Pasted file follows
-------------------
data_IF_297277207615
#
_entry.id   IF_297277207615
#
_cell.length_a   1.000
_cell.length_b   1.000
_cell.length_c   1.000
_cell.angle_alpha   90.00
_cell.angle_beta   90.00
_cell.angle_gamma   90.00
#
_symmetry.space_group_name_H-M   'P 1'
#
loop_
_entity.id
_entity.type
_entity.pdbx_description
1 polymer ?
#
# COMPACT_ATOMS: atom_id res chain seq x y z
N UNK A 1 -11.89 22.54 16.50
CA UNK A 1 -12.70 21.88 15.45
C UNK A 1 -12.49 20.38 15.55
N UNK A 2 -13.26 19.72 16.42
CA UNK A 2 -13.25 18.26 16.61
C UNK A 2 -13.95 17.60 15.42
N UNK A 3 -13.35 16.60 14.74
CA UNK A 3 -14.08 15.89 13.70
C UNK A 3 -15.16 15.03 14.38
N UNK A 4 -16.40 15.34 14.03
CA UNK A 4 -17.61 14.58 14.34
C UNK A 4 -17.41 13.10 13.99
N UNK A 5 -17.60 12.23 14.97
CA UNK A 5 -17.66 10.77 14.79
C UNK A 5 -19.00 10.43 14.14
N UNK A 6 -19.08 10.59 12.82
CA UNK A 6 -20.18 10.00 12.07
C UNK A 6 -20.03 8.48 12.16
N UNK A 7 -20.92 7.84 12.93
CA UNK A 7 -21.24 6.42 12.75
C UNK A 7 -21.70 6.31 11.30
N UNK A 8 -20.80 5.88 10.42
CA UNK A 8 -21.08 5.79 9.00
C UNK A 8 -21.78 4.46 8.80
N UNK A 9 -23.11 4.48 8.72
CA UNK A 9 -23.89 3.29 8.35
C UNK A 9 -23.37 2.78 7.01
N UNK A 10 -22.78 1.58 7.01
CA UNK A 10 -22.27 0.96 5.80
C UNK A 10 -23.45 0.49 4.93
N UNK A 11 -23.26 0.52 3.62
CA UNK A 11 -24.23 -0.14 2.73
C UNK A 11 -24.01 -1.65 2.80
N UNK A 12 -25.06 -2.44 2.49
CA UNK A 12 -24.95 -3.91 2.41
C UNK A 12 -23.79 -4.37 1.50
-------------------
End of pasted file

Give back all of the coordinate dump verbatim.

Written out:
data_IF_297277207615
#
_entry.id   IF_297277207615
#
_cell.length_a   1.000
_cell.length_b   1.000
_cell.length_c   1.000
_cell.angle_alpha   90.00
_cell.angle_beta   90.00
_cell.angle_gamma   90.00
#
_symmetry.space_group_name_H-M   'P 1'
#
loop_
_entity.id
_entity.type
_entity.pdbx_description
1 polymer ?
#
# COMPACT_ATOMS: atom_id res chain seq x y z
N UNK A 1 -11.89 22.54 16.50
CA UNK A 1 -12.70 21.88 15.45
C UNK A 1 -12.49 20.38 15.55
N UNK A 2 -13.26 19.72 16.42
CA UNK A 2 -13.25 18.26 16.61
C UNK A 2 -13.95 17.60 15.42
N UNK A 3 -13.35 16.60 14.74
CA UNK A 3 -14.08 15.89 13.70
C UNK A 3 -15.16 15.03 14.38
N UNK A 4 -16.40 15.34 14.03
CA UNK A 4 -17.61 14.58 14.34
C UNK A 4 -17.41 13.10 13.99
N UNK A 5 -17.60 12.23 14.97
CA UNK A 5 -17.66 10.77 14.79
C UNK A 5 -19.00 10.43 14.14
N UNK A 6 -19.08 10.59 12.82
CA UNK A 6 -20.18 10.00 12.07
C UNK A 6 -20.03 8.48 12.16
N UNK A 7 -20.92 7.84 12.93
CA UNK A 7 -21.24 6.42 12.75
C UNK A 7 -21.70 6.31 11.30
N UNK A 8 -20.80 5.88 10.42
CA UNK A 8 -21.08 5.79 9.00
C UNK A 8 -21.78 4.46 8.80
N UNK A 9 -23.11 4.48 8.72
CA UNK A 9 -23.89 3.29 8.35
C UNK A 9 -23.37 2.78 7.01
N UNK A 10 -22.78 1.58 7.01
CA UNK A 10 -22.27 0.96 5.80
C UNK A 10 -23.45 0.49 4.93
N UNK A 11 -23.26 0.52 3.62
CA UNK A 11 -24.23 -0.14 2.73
C UNK A 11 -24.01 -1.65 2.80
N UNK A 12 -25.06 -2.44 2.49
CA UNK A 12 -24.95 -3.91 2.41
C UNK A 12 -23.79 -4.37 1.50